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Spaghetti and ravioli culinary icon Chef Boyardee was a real person

Betty Crocker, Mrs. Butterworth and Chef Boyardee. There are so many culinary icons that have been invented purely for marketing purposes that you could be excused for assuming all three of these names and faces are fictitious.

chef boyardee

Betty Crocker clearly is, even though at one time she was named by Fortune magazine as the second most popular woman in America after Eleanor Roosevelt. But she was created out of whole cloth by a home economist at General Mills.

Likewise, even though she has her own Facebook page, Mrs. Butterworth is not real (and, for that matter, neither is her syrup, as it contains neither real butter nor real maple syrup). The sweet old lady was the creation of an advertising agency.

But Chef Boyardee was a real, honest-to-goodness person. This year marks the 25th anniversary of his passing. The tale of how this man, once the head chef at the famed Plaza Hotel in New York, became synonymous with cheap, tomato sauce-soused, flabby canned pasta is a genuine American success story.

Chef Boyardee was born in 1897 in Piacenza, Italy. His real name was Ettore Boiardi, but when he went into the canned food business, he began spelling his surname phonetically so customers would pronounce it correctly.

He arrived at Ellis Island in 1914 with his cooking skills already considerably developed, having worked as a cook at his first restaurant in Italy when he was only 10 years old. Those skills, along with an inside connection in the form of his brother who was already a waiter there, earned him a spot in the kitchen of the Plaza Hotel. Growing his signature mustache to make himself look older, he eventually worked his way up to head chef.

His career included stints at a variety of prestigious restaurants, including West Virginia's Hotel Greenbrier, still one of the poshest places around, where he catered President Woodrow Wilson's wedding reception. Before long, he decided to open his own place, launching Il Giardino d'Italia in Cleveland.nike shox on sale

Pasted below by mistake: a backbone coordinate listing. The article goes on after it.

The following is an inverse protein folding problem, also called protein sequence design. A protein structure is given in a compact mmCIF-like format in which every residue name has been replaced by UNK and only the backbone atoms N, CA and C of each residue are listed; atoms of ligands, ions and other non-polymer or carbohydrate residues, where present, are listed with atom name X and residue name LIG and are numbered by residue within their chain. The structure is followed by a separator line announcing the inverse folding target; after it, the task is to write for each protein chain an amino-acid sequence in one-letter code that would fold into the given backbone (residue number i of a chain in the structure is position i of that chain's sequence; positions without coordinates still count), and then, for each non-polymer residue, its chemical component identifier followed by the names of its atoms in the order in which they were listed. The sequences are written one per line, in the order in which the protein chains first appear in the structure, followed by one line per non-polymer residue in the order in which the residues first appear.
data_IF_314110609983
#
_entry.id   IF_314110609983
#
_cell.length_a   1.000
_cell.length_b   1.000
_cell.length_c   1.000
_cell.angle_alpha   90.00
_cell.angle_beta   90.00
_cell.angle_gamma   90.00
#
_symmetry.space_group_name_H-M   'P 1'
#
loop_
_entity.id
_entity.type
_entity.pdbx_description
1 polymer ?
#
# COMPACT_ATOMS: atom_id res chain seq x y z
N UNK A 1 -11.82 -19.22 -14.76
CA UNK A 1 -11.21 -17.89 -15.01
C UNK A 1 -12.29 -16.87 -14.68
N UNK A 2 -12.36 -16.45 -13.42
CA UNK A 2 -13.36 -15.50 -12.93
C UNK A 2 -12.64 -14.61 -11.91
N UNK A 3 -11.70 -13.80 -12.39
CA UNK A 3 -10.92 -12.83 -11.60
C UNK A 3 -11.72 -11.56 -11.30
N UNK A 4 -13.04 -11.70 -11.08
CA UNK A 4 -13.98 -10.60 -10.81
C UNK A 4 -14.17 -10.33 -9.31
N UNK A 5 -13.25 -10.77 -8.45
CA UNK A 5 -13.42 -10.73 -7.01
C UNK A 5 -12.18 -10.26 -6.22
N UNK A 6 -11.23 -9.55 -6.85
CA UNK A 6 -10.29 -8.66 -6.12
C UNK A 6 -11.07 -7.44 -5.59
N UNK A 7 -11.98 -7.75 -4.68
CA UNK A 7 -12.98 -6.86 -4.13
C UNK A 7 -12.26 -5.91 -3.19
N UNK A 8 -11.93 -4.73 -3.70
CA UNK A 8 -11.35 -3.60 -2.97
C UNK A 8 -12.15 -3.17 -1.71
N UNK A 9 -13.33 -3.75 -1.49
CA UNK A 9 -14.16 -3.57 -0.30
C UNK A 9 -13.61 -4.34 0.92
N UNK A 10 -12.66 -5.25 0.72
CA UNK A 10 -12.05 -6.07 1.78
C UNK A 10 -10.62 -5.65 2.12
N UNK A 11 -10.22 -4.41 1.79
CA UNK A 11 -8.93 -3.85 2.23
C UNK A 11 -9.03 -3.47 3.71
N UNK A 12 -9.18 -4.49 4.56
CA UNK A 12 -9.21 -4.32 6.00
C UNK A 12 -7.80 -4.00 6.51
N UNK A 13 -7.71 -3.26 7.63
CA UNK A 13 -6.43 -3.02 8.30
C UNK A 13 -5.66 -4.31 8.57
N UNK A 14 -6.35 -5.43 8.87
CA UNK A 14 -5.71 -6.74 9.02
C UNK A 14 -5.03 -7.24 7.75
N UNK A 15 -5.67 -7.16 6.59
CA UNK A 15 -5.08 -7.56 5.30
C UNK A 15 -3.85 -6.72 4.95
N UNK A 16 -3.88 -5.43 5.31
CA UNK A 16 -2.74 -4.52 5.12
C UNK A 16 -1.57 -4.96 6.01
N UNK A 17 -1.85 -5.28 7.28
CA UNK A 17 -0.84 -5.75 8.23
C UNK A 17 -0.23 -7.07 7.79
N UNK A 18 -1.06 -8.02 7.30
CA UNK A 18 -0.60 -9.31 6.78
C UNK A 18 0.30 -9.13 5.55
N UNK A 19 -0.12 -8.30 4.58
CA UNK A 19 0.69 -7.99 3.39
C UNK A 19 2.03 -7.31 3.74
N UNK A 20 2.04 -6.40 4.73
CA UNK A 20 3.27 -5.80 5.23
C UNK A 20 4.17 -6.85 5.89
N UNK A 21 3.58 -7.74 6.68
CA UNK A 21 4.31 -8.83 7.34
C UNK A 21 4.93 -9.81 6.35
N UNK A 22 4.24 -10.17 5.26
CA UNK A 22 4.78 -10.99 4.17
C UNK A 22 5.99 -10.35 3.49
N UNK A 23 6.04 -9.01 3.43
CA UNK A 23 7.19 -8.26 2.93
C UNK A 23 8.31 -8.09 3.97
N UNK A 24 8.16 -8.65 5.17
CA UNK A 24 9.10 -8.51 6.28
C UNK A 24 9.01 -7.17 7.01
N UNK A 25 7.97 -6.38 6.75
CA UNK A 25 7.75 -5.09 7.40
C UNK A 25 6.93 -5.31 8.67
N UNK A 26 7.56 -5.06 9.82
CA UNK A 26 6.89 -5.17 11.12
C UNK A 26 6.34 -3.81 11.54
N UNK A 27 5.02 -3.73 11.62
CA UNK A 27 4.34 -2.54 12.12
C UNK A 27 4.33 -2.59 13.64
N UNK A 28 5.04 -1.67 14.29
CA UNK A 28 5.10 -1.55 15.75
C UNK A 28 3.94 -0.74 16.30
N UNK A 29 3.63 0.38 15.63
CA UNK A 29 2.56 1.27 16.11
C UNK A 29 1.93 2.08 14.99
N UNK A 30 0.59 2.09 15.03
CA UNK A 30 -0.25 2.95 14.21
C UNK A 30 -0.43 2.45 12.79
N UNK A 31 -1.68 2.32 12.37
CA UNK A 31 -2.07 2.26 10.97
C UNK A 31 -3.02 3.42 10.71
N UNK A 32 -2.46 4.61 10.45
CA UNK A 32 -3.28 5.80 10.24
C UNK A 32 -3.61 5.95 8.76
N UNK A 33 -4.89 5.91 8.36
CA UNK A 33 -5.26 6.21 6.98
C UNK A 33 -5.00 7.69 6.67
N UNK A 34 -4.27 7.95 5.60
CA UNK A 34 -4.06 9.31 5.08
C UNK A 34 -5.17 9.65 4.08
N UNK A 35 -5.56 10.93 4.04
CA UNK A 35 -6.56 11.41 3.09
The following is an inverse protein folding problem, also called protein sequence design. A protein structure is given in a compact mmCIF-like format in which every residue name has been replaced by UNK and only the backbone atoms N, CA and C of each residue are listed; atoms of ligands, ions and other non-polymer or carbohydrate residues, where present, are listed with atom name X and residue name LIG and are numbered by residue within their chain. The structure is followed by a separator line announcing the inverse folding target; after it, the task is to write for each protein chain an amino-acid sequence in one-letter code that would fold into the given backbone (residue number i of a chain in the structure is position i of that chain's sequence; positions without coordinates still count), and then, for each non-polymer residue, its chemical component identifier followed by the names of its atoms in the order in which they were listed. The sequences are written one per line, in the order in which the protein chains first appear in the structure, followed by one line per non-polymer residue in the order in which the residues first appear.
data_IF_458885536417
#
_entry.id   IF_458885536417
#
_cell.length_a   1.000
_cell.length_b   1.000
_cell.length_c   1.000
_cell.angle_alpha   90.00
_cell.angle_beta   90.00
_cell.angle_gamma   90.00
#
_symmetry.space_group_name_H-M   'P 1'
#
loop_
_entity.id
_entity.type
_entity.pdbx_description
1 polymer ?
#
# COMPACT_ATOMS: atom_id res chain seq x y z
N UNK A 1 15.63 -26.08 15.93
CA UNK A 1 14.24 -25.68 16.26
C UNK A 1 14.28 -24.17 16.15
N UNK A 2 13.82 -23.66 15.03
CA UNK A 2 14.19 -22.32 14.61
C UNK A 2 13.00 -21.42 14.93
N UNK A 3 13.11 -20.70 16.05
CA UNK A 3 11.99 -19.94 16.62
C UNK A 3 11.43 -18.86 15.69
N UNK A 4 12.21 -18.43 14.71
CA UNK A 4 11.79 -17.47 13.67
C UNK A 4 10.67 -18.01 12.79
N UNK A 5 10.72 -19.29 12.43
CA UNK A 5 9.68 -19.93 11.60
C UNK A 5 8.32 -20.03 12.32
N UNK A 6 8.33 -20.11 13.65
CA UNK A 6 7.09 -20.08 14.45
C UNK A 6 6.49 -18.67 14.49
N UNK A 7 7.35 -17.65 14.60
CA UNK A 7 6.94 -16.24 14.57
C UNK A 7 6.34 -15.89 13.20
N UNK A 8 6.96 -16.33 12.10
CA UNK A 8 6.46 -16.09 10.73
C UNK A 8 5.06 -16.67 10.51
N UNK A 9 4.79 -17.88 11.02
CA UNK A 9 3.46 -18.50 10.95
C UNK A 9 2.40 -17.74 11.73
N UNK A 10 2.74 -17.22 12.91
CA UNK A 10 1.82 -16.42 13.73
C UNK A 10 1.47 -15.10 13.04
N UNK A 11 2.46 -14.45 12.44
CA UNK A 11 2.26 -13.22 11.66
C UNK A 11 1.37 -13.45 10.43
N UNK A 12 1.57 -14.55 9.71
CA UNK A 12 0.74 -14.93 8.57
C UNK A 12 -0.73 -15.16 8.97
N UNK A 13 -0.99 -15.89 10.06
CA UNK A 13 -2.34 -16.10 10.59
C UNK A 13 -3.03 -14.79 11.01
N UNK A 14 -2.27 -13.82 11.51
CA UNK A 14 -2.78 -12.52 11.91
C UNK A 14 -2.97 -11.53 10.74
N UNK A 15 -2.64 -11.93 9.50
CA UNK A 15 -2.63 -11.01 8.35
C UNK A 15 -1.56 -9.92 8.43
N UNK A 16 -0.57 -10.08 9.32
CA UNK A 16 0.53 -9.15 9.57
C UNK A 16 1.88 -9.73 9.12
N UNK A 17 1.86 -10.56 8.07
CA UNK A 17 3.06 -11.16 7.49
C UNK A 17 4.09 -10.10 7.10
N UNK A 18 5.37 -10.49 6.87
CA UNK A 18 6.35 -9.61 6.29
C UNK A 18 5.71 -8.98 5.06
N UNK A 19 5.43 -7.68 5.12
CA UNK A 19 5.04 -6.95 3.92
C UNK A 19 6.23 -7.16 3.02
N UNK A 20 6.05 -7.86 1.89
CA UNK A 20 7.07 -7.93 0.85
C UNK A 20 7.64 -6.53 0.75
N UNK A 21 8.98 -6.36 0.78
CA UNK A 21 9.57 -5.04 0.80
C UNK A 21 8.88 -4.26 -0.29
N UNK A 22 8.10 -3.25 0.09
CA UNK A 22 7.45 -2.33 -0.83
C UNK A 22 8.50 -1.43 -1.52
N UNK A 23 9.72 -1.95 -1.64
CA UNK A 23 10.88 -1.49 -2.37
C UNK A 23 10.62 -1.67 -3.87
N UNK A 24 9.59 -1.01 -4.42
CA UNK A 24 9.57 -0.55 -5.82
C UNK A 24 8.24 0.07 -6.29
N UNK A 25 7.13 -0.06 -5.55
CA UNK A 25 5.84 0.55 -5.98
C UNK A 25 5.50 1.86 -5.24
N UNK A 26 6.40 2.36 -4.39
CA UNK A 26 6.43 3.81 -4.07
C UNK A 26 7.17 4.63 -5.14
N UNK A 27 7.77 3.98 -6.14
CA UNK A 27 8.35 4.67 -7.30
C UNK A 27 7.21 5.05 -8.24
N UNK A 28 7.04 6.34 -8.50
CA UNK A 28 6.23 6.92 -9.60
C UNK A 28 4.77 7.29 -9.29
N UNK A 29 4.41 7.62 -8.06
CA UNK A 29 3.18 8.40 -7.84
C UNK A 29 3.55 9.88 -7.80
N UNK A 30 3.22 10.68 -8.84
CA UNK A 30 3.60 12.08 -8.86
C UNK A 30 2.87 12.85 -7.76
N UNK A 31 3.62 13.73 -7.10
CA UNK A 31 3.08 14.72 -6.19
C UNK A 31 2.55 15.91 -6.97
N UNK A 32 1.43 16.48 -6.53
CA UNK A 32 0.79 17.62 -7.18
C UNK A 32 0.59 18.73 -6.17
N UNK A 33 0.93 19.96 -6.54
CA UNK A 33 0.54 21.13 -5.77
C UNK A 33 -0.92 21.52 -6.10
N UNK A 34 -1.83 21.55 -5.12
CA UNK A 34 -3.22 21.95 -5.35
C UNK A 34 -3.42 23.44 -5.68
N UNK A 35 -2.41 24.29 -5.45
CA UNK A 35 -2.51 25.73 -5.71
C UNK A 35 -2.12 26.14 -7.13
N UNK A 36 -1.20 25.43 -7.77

There, his spaghetti dinners were so popular that customers asked if they could buy his red sauce to take home with them. He obliged by packaging it in milk bottles, until he could no longer keep up with the demand and enlisted the help of a cannery. Soon he had his own factory and a national brand, which he eventually sold, making him a millionaire many times over. His picture still appears on cans of beefaroni, as far as most children are concerned his greatest legacy.

Gourmet Beef-a-Reeno

In a famous episode of "Seinfeld," Kramer feeds what is obviously beefaroni to a horse that pulls tourist-laden hansom cabs around New York's Central Park. To the displeasure of these passengers, the product produces tremendous flatulence on the part of the animal. No wonder the folks at Chef Boyardee refused to allow the show to use their brand name, forcing the writers to call the dish "Beef-a-Reeno" instead. Not wanting to get the publishers of the Southeast Missourian into any trouble, I use the substitute term here as well, but this is no ordinary beef and macaroni dish, whatever you call it. Serve it to humans, not horses, and the only emissions at the dinner table will be sighs of contentment. The recipe is adapted from Bon Appetit magazine.

Source: www.semissourian.com

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